﻿ A Theorem Concerning Time-Spent Probability Distributions
San José State University

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Thayer Watkins
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A Theorem Concerning
Time-Spent Probability
Distributions

## The Time Spent in the Allowable Locations

Consider a particle moving in a periodic path. The time spent dt in an interval dx at x is equal to dx/|v(x)|, where v(x) is the velocity of the particle at x. The probability of finding the particle in the interval dx at x at a randomly chosen time is then proportional to dx/|v(x)|. Thus the probability density function for x is

#### P(x) = (1/|v(x)|)/T = 1/(T|v(x)|)

where T is the total time spent in a cycle; i.e.,

## The Probability Density Function for Velocity

The time dt the system spends in a velocity interval dv is given by

#### dt = dv/|(dv/dt)| = dv/|a(v)|

where a(v) is acceleration (dv/dt) when the particle velocity is v.

Thus the probabilty of finding the particle having a velocity between b and c is

#### ∫bcdv/[T|(dv/dt)|]

The time period for v is the same as the time period for x. See time period for the proof.

## A Change in the Variable off Integration

Now consider a change in the variable of integration from v to x, where v=v(x) in the expression for finding the velocity in the interval from b to c. Thus dv=(dv/dx)dx and hence the probability integral becomes

#### ∫BC(dv/dx)dx/[T|(dv/dt)|]

where v(B)=b and v(C)=c.

But

#### (dv/dt) = (dv/dx)(dx/dt) = (dv/dx)v

So the probability integral reduces to

#### ∫BC(dv/dx)dx/[T|(dv/dx)v|] = ∫BCdx/(T|v|)

This says that the probability of finding velocity in the interval b to c is the same as finding x between location B where v=b and location C where v=c.

Thus the probability distribution of velocity as a function of v is the same as the probability distribution for location as a function of x. For an illustration of this result take the case of a harmonic oscillator.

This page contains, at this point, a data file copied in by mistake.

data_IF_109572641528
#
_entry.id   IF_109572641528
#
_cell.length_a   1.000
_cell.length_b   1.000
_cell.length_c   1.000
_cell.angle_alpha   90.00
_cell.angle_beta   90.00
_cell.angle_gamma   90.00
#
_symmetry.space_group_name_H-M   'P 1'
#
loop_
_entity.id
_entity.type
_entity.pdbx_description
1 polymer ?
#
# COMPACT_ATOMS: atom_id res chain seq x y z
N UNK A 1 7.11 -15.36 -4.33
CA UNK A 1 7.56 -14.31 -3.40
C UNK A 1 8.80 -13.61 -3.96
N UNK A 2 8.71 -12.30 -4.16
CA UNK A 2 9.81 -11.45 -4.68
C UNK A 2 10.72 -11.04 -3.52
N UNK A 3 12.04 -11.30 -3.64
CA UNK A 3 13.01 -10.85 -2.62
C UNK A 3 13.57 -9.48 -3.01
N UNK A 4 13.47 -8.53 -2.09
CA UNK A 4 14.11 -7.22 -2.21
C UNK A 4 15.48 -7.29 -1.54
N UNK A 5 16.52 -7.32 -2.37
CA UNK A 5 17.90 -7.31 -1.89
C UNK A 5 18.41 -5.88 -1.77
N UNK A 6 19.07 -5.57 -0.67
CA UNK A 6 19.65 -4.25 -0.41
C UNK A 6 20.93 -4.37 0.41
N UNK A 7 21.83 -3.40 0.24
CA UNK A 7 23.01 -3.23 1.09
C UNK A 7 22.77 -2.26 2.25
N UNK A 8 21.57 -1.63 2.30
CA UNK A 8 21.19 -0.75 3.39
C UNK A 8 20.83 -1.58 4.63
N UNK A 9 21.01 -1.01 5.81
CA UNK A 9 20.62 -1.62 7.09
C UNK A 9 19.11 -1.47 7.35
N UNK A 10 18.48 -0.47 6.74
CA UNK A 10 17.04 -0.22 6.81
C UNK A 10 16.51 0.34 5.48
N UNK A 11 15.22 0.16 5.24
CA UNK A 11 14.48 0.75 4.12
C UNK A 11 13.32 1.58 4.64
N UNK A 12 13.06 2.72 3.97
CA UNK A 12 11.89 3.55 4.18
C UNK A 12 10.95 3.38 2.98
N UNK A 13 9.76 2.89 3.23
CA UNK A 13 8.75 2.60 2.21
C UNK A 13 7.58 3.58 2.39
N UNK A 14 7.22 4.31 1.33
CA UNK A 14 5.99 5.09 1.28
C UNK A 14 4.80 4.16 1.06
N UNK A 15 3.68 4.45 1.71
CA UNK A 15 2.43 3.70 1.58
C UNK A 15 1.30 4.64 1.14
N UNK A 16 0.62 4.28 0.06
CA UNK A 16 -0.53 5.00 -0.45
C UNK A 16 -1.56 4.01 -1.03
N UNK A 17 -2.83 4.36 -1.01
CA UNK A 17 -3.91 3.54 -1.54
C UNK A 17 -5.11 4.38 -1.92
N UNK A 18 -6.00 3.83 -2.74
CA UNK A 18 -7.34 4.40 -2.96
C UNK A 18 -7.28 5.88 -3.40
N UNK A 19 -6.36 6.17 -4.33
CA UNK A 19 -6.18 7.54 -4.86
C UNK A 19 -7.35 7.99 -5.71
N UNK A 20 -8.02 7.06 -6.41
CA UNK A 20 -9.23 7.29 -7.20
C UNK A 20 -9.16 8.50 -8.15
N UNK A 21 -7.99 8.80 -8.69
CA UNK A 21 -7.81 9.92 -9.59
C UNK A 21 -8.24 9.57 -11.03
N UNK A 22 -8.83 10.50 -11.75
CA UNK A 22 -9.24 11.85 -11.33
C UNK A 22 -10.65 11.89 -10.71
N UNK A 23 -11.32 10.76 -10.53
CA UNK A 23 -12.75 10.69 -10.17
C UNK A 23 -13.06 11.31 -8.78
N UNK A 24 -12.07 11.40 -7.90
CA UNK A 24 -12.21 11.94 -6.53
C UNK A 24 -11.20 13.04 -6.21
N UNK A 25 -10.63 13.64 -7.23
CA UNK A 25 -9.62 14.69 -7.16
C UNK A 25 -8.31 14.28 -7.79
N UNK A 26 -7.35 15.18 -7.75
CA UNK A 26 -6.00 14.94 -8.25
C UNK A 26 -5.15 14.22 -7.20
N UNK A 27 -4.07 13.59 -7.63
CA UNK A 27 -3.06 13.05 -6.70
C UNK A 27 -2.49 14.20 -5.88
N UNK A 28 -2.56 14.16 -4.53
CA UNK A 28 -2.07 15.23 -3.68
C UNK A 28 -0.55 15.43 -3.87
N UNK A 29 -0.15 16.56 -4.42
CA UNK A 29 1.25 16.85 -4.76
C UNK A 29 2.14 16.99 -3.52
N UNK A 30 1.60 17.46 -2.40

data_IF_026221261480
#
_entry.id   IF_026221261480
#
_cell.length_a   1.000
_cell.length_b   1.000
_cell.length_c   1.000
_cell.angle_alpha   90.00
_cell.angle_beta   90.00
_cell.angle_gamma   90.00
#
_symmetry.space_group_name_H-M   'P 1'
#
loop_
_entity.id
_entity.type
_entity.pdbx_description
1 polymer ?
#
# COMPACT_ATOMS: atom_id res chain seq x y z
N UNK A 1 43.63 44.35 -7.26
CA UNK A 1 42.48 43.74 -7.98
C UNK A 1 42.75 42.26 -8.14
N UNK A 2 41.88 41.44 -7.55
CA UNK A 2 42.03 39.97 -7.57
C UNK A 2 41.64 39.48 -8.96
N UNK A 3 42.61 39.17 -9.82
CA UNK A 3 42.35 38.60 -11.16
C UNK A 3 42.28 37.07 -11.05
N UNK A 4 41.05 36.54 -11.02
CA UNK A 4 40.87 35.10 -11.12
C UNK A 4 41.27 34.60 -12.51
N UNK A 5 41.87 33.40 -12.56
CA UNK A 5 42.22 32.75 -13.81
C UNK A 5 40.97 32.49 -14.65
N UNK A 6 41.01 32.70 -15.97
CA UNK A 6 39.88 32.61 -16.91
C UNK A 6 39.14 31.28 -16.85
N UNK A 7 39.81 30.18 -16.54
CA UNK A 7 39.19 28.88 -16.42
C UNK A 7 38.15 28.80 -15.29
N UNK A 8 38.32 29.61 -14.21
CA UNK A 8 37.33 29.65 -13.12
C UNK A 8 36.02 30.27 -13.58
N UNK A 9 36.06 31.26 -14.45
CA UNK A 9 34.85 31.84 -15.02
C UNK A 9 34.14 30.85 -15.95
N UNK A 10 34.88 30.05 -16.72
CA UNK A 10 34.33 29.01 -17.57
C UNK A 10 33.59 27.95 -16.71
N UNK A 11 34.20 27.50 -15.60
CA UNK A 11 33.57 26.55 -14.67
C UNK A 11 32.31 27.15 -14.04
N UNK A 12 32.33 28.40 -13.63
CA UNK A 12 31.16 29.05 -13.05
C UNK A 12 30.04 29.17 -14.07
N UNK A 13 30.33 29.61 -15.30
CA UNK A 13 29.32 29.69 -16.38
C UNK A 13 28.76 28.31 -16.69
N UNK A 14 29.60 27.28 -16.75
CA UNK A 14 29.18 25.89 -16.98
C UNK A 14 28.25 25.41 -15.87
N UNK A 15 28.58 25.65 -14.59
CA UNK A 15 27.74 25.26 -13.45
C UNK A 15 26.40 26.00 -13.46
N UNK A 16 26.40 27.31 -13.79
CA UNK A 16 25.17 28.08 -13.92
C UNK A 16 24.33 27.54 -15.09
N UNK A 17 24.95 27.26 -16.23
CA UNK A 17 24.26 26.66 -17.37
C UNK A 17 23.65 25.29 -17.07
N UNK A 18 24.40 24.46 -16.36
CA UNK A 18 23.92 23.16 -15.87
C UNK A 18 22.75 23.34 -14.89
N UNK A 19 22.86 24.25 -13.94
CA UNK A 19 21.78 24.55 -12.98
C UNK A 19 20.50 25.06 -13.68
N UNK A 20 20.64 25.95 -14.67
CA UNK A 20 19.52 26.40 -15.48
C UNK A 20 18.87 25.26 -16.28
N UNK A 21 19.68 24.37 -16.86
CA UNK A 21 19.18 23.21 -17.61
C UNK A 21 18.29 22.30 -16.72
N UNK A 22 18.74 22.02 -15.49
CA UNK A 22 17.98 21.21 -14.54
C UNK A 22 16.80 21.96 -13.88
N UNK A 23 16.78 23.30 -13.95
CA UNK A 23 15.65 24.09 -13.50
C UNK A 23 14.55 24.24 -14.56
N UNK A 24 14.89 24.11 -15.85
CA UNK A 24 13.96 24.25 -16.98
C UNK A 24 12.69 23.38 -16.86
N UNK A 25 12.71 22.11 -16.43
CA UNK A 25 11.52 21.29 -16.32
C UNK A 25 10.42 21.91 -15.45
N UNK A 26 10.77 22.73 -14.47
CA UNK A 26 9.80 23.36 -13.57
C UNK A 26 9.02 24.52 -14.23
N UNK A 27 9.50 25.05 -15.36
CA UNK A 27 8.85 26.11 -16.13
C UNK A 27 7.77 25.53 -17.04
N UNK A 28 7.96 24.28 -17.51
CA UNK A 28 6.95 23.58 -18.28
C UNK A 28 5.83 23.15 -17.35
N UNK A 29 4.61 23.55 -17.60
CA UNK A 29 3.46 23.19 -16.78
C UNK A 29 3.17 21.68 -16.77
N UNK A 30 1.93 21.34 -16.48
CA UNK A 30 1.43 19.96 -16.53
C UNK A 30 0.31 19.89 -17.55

## Harmonic Oscillator

A harmonic oscillator is a mass subject to a restoring force of −kx, where x is the deviation from equilibrium and k is the stiffness coefficient. The energy of a harmonic oscillator is given by

#### E = ½mv² + ½kx²

where m is the mass of the particle.

Therefore

#### v(x) = (2/m)½(E − ½kx²)½and hence 1/[T|v(x)|] = (m/2)½/[T(E − ½kx²)½]

The acceleration is easily computed as

#### a = (dv/dt) = (dv/dx)(dx/dt) = (dv/dx)v

The energy equation E = ½mv² + ½kx² can be differentiated with respect to x to give

#### 0 = mv(dv/dx) + kx and thus (dv/dx)v = − (k/m)x = −kx/m

The restoring force F for the harmonic oscillator is −kx so the above equation is essentially

#### a = F/m

What is needed is acceleration as a function of v rather than of x. Note that the energy equation may be solved for x; i.e.,

Thus

#### |a(v)| = (2k)½(E − ½mv²)½/m

Therefore the probability density function for velocity is

#### 1/[T|a(v)|] = m/[T(2k)½(E − ½mv²)½] = (m/k)½(m/2)½[T(E − ½mv²)½]

The probability density function for x is

#### 1/[T|v(x)|] = (m/2)½/[T(E − ½kx²)½]

This is essentially the same as 1/[Ta(v)|] with x and k substituted for v and m, respectively. Differences is constant cefficients do not matter be such differences get eliminated in the normalization process.

The precise derivation of 1/[Tv(x)] from 1/[Ta(v)] is as follows. First, in the expression for 1/[Ta(v)] (E − ½mv²)½ is replaced by (k/2)½x. This gives

#### 1/[Ta(v)] = m/(kxT) = (m/k)(1/(Tx))

The constant factor of (m/k) is irrelevant in that it cancels out in the process of normalization of the probability density function.

Thus the probability density function for velocity as a function of velocity is the same as the probability density function for location as a function of location. .

(To be continued.)